Thursday, April 02, 2020
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It’s the game that a certain group of men aged 25-40 have wiled away a worryingly large proportion their lives playing. A precursor to the World of Warcraft phenomenon for people with some social poise, at least a few friends and an interest in football as opposed to goblins. Championship Manager was - and still is - king.  


However, we’re not here to talk about computer games. Instead, let’s turn our attention to the non-fictional Championship manager. The man who earns his crust managing a team in the second tier of English football.  


Being a successful manager in the Championship is an entirely different proposition to succeeding in any other league in the world. And what with the unparalleled pot of riches at the end of the rainbow, the importance of the role cannot be understated.  


Most importantly, successful Championship managers understand the players at that level. On the whole these are not foreign prima-donnas, but home-grown ‘talent’. Men whose determination and commitment is primarily to thank for where they are today; or, conversely, players whose lack of it has prevented them from succeeding at the highest level.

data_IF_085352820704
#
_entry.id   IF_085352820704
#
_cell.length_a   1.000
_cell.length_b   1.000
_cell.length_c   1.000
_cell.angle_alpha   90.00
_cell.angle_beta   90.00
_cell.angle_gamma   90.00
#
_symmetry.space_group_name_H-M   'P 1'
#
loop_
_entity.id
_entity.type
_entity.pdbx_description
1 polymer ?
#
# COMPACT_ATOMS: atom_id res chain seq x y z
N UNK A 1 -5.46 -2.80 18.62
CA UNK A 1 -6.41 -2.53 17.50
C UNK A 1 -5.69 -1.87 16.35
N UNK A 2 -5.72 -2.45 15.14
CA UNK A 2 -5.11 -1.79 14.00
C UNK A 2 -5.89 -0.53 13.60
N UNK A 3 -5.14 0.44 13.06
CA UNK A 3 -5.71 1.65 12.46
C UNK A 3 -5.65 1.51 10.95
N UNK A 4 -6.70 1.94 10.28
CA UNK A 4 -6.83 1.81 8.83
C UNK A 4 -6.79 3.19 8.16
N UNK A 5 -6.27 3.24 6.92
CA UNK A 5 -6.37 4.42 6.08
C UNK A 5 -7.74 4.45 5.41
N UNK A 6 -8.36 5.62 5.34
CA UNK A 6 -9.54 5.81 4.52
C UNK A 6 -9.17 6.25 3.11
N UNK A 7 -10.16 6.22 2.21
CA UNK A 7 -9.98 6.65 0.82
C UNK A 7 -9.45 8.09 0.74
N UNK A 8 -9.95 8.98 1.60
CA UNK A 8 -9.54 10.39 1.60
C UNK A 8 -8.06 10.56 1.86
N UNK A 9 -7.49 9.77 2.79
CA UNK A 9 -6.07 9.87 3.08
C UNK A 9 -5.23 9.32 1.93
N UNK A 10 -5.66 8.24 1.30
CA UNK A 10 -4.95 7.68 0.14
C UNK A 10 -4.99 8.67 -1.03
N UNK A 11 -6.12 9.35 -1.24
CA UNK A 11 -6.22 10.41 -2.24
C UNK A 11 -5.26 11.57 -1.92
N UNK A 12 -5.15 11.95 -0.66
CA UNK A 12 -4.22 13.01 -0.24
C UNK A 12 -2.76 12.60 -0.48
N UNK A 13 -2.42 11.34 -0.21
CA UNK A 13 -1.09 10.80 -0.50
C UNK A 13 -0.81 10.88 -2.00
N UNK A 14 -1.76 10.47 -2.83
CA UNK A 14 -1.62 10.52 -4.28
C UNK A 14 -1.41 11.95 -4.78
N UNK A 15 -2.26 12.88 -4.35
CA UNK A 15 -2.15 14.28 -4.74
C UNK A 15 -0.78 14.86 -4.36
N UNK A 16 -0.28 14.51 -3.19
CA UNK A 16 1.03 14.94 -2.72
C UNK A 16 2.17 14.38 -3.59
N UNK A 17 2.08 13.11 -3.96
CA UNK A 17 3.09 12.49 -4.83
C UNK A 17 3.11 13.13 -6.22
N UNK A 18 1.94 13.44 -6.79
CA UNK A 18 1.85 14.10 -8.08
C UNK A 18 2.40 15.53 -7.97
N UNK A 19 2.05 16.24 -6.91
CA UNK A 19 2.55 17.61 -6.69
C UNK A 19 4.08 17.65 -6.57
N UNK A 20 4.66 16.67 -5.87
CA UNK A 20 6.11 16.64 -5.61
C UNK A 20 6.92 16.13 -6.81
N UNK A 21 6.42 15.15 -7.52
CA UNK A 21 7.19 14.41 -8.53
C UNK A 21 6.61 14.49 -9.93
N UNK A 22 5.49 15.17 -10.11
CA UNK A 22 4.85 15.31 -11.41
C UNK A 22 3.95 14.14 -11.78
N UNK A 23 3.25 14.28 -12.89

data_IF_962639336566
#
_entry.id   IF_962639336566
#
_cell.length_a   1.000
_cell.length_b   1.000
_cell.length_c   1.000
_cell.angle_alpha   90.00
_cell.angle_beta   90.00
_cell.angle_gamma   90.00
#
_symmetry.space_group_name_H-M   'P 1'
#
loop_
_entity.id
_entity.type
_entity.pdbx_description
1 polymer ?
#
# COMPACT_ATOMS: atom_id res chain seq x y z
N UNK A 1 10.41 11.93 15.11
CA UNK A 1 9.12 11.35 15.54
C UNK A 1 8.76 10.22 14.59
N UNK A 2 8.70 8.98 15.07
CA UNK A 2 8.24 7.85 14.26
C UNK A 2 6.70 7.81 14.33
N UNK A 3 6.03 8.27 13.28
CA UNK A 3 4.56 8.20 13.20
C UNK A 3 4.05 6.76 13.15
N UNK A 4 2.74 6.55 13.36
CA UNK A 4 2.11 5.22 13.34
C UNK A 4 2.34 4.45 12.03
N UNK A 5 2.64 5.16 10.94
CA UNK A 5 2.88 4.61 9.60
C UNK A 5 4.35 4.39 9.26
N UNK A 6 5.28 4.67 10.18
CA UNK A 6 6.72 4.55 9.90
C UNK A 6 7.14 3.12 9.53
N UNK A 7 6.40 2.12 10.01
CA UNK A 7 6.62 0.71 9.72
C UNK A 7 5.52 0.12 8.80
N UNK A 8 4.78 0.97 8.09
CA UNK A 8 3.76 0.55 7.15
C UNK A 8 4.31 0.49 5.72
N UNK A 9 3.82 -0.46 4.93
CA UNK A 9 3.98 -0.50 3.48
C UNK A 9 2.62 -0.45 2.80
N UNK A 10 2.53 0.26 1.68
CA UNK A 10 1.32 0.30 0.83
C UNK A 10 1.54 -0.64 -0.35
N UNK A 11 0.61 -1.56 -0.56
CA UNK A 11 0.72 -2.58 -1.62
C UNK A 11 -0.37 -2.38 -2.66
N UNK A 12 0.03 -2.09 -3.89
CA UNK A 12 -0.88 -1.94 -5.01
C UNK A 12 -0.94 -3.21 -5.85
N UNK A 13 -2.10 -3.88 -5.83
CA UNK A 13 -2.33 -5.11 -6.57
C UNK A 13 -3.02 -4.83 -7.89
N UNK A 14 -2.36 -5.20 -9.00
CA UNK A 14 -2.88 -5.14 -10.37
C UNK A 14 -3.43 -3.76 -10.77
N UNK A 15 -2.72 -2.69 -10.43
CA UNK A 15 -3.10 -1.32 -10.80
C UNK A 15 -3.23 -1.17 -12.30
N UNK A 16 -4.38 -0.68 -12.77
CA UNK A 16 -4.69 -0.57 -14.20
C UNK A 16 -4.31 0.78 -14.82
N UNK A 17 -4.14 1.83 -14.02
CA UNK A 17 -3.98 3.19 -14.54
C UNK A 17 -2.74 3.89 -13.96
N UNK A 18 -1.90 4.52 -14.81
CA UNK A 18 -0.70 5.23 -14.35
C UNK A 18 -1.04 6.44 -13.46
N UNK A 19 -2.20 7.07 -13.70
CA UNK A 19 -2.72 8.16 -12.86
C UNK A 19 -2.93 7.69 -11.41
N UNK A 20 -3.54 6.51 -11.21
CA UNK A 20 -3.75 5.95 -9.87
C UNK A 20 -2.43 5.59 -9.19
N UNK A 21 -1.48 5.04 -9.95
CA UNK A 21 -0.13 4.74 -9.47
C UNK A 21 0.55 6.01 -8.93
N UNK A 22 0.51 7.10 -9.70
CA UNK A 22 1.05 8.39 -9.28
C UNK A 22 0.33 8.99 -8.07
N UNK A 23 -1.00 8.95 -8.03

Neil Warnock and Mick McCarthy, have both been successful in the second tier without ever being the shrewdest of tactical of thinkers. Instead, they are no-nonsense leaders who can get the best out of a motley cast of home-nation pros. They can relate to the squad and motivate them, and understand which players will do a job for them.        


Flavio Briatore and Bernie Ecclestone clearly didn’t consult the history books when they appointed Paolo Sousa at QPR. The closest precedent is Gianluca Vialli’s torrid time at Watford. The former Chelsea manager was parachuted in to the second tier and ended up tarnishing the good reputation he had built up at Chelsea, leaving Watford floundering in the bottom-half of the table with crippling debts.   


What do Warnock and McCarthy have that Vialli and Sousa don’t? Well, the biggest clue’s in the title. And whereas Vialli saw former AC Milan defender, Filippo Galli, and Patrick Blondeau as ideal players for Watford’s promotion push, Warnock got Sheffield United up by banning his players from the pub.    


Life in the Championship can also swiftly ruin a good reputation built up in the Premier League. Just ask Paul Jewell and Aidy Boothroid. Two years ago both were seen as the bright young hopes of English management. Now, having recently left their jobs at Derby and Watford respectively, their stock is considerably lessened. 


The difficulties of managing in the Championship have not gone unnoticed. Sam Allardyce neglected taking the reigns at a lower league club during his one-year exile, Alan Curbishley was not to be tempted back to Charlton, and Steve Maclaren has looked further afield to rebuild his reputation.     


Mastering the vagrancies of a 46-game season that takes you from Plymouth to Doncaster is no mean feat. At least in the Premier League teams know their station and generally don’t get ideas too far above or below it. Ultimately, in terms of longevity and satisfaction, you’d be better off booting up the fictional version of the game.

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